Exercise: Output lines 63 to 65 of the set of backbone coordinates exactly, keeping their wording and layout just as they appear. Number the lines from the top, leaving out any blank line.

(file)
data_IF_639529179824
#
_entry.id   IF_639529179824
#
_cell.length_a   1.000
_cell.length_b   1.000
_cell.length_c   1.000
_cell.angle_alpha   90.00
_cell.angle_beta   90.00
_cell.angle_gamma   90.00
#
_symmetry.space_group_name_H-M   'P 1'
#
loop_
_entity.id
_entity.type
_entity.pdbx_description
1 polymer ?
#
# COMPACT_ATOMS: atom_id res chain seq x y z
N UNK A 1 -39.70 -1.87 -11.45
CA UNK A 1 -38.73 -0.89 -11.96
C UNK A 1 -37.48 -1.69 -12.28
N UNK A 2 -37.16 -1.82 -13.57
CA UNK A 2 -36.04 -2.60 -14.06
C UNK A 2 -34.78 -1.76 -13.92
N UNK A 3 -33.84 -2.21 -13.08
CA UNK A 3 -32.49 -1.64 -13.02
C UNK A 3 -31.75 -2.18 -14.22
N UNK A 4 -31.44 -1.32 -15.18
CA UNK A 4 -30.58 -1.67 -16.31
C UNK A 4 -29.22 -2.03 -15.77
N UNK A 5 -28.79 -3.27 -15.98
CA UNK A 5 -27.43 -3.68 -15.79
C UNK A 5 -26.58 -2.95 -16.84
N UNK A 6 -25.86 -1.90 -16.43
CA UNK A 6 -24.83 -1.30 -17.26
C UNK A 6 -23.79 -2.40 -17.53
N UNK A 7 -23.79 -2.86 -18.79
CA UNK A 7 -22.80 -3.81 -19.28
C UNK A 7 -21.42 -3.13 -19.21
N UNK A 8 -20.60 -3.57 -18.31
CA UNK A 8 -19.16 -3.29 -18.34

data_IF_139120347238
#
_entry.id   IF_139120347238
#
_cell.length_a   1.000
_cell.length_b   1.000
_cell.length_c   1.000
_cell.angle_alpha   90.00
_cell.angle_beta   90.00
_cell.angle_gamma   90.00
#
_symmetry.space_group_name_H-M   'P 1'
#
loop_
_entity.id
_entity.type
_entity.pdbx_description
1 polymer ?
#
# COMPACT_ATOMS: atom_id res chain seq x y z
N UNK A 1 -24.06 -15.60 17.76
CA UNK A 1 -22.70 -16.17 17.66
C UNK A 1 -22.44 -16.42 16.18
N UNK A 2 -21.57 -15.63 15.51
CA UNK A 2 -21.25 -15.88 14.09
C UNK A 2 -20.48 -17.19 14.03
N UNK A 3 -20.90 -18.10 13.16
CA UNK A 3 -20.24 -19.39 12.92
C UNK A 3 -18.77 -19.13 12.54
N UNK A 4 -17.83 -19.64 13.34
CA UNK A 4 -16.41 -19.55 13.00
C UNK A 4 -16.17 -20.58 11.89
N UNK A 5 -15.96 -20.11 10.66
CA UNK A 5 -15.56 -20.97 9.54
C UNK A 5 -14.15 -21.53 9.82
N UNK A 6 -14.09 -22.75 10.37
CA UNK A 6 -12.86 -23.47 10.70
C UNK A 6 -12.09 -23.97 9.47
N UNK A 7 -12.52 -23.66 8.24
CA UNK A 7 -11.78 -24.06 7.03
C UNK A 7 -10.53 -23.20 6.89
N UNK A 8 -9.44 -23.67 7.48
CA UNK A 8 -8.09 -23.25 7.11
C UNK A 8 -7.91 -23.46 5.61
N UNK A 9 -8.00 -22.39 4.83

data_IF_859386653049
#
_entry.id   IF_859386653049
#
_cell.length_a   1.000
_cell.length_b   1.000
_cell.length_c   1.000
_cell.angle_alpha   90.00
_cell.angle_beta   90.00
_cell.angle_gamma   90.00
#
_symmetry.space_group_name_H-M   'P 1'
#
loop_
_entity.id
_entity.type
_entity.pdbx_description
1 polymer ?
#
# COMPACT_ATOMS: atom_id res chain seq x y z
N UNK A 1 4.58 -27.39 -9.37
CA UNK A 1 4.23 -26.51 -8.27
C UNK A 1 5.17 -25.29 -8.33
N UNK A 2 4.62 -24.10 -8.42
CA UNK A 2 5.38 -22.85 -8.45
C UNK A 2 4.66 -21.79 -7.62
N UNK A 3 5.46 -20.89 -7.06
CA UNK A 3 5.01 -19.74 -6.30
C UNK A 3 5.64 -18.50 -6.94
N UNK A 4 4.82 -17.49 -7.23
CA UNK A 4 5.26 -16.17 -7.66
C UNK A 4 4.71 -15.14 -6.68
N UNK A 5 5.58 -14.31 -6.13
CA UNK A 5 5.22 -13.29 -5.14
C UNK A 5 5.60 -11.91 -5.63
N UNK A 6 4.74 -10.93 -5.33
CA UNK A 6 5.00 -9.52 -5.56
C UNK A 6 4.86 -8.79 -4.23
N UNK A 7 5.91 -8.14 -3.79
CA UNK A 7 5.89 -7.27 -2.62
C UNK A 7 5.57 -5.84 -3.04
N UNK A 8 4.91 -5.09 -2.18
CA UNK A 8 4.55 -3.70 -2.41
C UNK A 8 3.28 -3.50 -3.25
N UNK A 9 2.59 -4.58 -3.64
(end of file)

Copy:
# COMPACT_ATOMS: atom_id res chain seq x y z
N UNK A 1 -24.06 -15.60 17.76
CA UNK A 1 -22.70 -16.17 17.66